Malawi’s economy has moved from “rescue to recovery” based on a number of economic indicators, according to the central bank.
The Reserve Bank of Malawi (RBM) deputy governor (economics) Naomi Ngwira said in a Capital Radio programme, Economic Perspective on Sunday, the gross domestic product (GDP) is expected to jump, foreign exchange reserves have picked up, private sector capacity utilisation has markedly improved and foreign currency arrears settled.
“We will certainly be producing more this year,” said Ngwira who accompanied by RBM’s manager for research and policy analysis, Kisu Simwaka.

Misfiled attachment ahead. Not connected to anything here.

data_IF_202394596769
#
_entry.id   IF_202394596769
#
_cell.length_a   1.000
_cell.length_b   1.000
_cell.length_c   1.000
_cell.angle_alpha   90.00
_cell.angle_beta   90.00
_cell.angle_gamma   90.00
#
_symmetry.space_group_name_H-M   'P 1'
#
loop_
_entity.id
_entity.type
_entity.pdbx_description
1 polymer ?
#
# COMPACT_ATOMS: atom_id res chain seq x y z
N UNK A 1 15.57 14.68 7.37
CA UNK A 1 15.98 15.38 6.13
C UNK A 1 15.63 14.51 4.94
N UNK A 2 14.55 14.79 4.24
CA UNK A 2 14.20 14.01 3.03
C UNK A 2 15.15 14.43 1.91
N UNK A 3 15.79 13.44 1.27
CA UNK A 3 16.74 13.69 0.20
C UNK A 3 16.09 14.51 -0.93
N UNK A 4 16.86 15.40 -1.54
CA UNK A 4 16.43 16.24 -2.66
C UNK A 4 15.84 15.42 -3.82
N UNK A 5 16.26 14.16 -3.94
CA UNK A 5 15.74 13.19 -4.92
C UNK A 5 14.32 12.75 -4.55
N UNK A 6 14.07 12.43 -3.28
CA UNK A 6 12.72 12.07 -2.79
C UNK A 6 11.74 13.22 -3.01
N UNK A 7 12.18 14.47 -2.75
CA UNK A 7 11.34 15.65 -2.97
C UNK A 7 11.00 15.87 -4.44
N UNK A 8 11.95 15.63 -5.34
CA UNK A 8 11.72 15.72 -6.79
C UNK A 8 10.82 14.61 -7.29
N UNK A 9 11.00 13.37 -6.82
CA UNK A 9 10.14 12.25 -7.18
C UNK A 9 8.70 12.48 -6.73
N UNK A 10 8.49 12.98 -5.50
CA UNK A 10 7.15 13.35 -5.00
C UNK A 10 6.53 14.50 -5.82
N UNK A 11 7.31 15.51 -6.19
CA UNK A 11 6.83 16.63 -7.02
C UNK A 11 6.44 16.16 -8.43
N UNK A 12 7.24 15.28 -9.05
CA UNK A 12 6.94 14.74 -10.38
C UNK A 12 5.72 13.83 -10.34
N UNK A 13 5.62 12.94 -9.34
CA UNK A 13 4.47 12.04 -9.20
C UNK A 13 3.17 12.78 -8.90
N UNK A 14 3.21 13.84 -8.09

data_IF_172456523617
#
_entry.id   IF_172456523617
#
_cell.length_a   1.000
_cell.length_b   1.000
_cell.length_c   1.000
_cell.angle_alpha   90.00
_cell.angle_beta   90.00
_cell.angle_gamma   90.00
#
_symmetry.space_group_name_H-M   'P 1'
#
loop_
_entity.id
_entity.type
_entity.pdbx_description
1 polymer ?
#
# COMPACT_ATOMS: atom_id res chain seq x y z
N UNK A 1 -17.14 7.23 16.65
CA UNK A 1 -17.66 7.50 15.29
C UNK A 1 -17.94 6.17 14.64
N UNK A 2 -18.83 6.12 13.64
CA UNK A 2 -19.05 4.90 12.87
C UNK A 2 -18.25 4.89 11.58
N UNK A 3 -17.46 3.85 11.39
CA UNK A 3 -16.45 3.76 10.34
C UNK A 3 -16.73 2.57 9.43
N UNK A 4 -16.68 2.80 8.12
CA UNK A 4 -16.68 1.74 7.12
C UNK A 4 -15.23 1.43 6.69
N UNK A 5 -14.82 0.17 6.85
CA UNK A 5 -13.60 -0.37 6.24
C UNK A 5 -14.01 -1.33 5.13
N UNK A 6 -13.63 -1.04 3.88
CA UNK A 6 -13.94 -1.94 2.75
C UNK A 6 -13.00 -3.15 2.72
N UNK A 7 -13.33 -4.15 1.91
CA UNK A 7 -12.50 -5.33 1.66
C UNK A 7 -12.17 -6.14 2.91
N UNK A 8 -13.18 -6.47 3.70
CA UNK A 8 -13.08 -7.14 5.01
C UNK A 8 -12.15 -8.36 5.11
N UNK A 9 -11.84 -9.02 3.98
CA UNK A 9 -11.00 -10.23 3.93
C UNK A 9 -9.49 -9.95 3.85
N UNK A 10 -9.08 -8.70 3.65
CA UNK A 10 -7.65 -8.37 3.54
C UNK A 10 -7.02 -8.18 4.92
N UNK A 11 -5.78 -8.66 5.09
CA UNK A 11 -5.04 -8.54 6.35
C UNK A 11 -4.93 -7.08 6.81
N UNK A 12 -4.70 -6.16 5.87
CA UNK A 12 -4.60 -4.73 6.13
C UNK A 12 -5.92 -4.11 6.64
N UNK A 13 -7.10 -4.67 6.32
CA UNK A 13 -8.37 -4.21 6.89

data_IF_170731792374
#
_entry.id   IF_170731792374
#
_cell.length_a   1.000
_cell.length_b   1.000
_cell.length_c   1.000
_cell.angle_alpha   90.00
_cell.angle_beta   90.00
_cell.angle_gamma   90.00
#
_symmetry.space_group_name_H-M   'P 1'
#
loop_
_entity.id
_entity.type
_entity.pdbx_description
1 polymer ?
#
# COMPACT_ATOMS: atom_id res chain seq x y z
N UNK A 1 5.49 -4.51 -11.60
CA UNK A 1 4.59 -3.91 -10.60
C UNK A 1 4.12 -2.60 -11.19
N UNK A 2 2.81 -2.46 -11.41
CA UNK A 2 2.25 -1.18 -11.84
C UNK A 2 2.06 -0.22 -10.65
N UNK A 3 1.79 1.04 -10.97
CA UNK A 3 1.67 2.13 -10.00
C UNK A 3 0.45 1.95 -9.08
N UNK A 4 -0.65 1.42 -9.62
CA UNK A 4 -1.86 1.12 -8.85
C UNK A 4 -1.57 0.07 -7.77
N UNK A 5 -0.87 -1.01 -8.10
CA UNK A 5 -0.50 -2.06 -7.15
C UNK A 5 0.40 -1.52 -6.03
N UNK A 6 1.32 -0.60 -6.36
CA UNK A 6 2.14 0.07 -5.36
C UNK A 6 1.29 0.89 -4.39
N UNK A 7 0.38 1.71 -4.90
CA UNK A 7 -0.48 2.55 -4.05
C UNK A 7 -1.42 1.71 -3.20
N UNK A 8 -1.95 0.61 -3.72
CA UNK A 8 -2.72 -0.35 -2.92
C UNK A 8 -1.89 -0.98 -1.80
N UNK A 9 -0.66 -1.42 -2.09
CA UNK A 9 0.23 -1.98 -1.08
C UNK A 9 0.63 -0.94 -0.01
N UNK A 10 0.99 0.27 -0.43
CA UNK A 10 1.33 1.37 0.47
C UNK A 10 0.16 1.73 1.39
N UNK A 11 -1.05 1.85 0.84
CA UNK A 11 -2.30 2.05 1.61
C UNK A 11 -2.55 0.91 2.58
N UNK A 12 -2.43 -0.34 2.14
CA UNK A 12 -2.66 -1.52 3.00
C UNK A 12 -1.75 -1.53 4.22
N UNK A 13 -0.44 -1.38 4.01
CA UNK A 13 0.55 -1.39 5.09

Simwaka said GDP is expected to peak at five percent this year from a tepid 1.9 percent in 2012, foreign exchange reserves are now at 2.6 months of import cover from only two weeks in May 2012, private sector capacity utilisation is now at between 65 percent and 70 percent, and that most of the companies have re-established their credit lines.
He also said inflation, which eased to 27.9 percent in June from 31 percent the month before, has been on the downward spiral thanks to the availability of maize, which, as part of food, accounts for about 50.2 percent in the Consumer Price Index (CPI)—a measure that examines the weighted average prices of consumer goods and services.